Winter cycling in the city—things to know before you go
BY SHEILA ASCROFT
Blue skies, bright sun, fresh temperatures, five cm of packed snow — a perfect day for a bike ride, right? You don’t have to be one of those hardy Ottawa souls who cycle to work in winter — just think of it as you would an afternoon ski or skate except on a bike. You can wear your cross-country ski clothes and just go for the thrill of a spin on snow. Okay, you might want to be prepared for the possibility of slush spatter and for a serious bike cleaning afterwards, but it will lift your winter spirits. Guaranteed. Of course, if you already bike commute three seasons; why not try the winter too?
The common wisdom is to not use your best bike for winter cycling — unless you want an excuse to buy a new ride in the spring! Salt is your enemy. If you think an aluminum bike is better than steel, think again. Salt may not corrode the frame but it will eat all the other metal parts like your drive train. You can spray inside steel tubes with rust preventive to slow down the internal corrosion, but it’s best to use your off-season bike or a bike you can junk at the end of the season. If you’re only going out for a recreational ride, it doesn’t matter if you use a roadie, mountain, or hybrid. Commuters have their own specific preferences. Just remember, after you do ride, you must wipe down the frame with a rag sprayed with WD-40 to help keep the rust at bay.
Larry Morpaw, one of Ottawa’s many four-season commuting cyclists swears that THE most important thing is to have studded tires on your bike. He recommends the Continental Nordic Spike with 240 studs made in Europe, but there are others available (see GEAR). With the potential for soft snow, deep snow, ice, black ice, slush and bare pavement, a studded tire will guarantee your ride no matter what.
Winter cycling experts don’t seem to agree on the value of using fenders. Some says snow/ice will clog between your fender and tires making it harder to pedal. Larry the commuter says, “the spray from passing cars will make you wet and dirty anyway, so why use a fender?” Still, he admits to using a “rat tail” or rear deflector to keep the rooster tail of gunk off his backside. Pete Hickey, another year-round cyclist (http://mudhead.uottawa.ca/~pete/winter.txt), uses a rack on the back with a piece of plywood to prevent splashes.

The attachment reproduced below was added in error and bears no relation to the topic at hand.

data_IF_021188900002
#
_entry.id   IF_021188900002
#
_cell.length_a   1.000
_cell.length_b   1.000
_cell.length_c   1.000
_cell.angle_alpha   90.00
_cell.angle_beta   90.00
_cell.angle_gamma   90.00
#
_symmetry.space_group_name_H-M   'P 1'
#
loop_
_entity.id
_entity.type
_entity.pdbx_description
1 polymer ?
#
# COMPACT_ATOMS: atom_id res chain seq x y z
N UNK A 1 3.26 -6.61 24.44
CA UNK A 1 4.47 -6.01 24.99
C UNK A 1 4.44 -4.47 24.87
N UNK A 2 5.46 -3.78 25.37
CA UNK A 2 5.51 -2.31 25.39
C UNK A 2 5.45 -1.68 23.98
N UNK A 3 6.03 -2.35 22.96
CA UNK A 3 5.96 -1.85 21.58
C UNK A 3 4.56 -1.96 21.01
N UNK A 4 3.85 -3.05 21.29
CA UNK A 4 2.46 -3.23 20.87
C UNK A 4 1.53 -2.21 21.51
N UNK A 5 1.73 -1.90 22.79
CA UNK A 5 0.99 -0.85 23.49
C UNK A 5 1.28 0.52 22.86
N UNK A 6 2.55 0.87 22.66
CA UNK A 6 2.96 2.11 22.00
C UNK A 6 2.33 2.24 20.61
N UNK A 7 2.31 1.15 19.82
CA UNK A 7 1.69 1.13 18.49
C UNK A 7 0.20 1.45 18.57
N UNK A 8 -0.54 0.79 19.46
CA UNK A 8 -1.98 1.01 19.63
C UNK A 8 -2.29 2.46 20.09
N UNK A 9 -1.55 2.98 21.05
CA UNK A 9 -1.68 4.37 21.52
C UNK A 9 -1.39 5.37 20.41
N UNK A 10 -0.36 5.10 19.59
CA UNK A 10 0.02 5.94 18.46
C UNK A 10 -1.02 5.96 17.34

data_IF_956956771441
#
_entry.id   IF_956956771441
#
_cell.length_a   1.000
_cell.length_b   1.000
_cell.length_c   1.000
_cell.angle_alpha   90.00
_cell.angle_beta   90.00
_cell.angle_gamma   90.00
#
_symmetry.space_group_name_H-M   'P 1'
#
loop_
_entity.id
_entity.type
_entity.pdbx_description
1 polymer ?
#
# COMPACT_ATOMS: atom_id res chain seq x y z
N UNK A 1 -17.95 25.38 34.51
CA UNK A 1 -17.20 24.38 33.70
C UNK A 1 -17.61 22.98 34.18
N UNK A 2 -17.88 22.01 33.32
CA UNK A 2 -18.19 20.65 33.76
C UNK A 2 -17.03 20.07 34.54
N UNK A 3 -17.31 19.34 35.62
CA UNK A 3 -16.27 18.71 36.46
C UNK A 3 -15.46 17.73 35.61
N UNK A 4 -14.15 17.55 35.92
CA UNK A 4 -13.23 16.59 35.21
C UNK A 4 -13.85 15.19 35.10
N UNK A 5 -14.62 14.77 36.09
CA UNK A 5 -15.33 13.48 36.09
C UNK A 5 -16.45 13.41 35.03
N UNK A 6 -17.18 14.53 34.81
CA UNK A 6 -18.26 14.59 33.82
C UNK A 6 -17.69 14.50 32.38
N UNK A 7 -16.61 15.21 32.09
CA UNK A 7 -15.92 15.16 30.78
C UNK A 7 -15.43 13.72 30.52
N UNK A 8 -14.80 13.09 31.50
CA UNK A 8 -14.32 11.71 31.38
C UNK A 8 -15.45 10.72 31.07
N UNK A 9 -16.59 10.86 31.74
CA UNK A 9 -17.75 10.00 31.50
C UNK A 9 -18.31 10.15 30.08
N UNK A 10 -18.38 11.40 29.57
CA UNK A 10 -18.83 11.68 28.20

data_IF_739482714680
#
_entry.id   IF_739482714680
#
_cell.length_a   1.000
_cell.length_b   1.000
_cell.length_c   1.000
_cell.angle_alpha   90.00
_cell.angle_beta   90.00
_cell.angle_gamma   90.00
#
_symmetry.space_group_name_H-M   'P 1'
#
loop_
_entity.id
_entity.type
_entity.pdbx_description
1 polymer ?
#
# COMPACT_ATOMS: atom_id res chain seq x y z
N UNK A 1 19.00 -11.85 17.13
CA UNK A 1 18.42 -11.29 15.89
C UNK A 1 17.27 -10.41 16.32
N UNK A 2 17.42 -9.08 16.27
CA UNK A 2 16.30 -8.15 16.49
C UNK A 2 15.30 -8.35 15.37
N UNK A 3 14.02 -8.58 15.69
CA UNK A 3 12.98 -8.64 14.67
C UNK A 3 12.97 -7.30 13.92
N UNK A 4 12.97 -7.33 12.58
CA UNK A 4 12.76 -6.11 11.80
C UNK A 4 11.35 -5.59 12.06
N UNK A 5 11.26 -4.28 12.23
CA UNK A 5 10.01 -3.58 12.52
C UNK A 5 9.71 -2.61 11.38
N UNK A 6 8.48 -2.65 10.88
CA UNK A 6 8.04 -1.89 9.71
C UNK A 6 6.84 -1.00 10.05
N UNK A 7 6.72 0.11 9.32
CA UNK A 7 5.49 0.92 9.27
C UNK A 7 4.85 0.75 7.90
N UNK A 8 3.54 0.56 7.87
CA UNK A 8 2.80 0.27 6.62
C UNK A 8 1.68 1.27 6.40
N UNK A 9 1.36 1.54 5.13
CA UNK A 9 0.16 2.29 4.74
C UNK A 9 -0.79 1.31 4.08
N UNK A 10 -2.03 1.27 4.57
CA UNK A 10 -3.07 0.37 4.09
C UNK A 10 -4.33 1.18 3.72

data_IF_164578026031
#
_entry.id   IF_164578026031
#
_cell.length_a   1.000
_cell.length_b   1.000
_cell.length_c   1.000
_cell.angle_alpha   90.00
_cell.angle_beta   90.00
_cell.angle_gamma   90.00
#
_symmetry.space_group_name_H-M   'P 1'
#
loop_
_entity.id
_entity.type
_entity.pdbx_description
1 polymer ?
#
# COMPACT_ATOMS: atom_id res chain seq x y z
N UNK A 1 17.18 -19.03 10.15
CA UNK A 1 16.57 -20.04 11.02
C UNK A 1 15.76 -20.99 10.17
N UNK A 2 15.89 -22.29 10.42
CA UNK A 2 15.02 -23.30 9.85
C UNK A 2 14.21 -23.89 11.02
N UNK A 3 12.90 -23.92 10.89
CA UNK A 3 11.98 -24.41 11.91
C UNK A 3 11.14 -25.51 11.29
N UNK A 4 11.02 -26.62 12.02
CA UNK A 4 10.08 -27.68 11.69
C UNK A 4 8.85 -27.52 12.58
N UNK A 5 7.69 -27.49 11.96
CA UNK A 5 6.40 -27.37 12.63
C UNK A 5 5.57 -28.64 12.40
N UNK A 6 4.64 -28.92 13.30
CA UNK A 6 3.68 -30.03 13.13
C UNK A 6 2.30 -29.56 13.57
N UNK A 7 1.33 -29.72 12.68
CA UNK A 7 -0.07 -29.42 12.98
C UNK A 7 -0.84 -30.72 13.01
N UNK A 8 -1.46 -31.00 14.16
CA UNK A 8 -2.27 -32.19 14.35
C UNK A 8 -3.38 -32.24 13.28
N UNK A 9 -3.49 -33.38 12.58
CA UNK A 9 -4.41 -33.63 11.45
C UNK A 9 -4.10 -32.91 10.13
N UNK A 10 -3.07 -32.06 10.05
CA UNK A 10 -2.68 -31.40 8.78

Icy slush can also clog and/or freeze up derailleurs so that they stop working. Some riders resort to single speeds (especially bike couriers) to avoid this hassle. Others uses bikes with internal hubs, such as Sturmey Archer or Shimano Nexus, which offer three to seven gear options without the need for an external derailleur. Larry makes sure his rear derailleur has “no plastic bits, so that I can kick it to remove the crust of ice and snow, without breaking it.”
Even with an old bike, you cannot avoid maintenance. Winter commuters wait for that warmish day when it is safe to wash the gunk off the bike. If you have enough mechanical knowledge, let the bike dry then bring it into the house — preferably to an area where grease stains won’t matter. Strip the bike, clean it and put it together with lots of grease. Remember this is not your good bike! Larry says not to skimp on the grease; use it on the threads, nuts, screws, etc. For those freezing days, he uses heavy-duty chain saw grease – “it slows you down but it keeps you moving.” Pete Hickey recommends putting “a drop of oil on the threads of each spoke, otherwise, the spokes rust solidly, and it is impossible to true the wheel.” He also suggests using a plastic ketchup squirter with automotive oil (90-weight standard transmission oil) to re-oil the chain, derailleur and brakes every few days.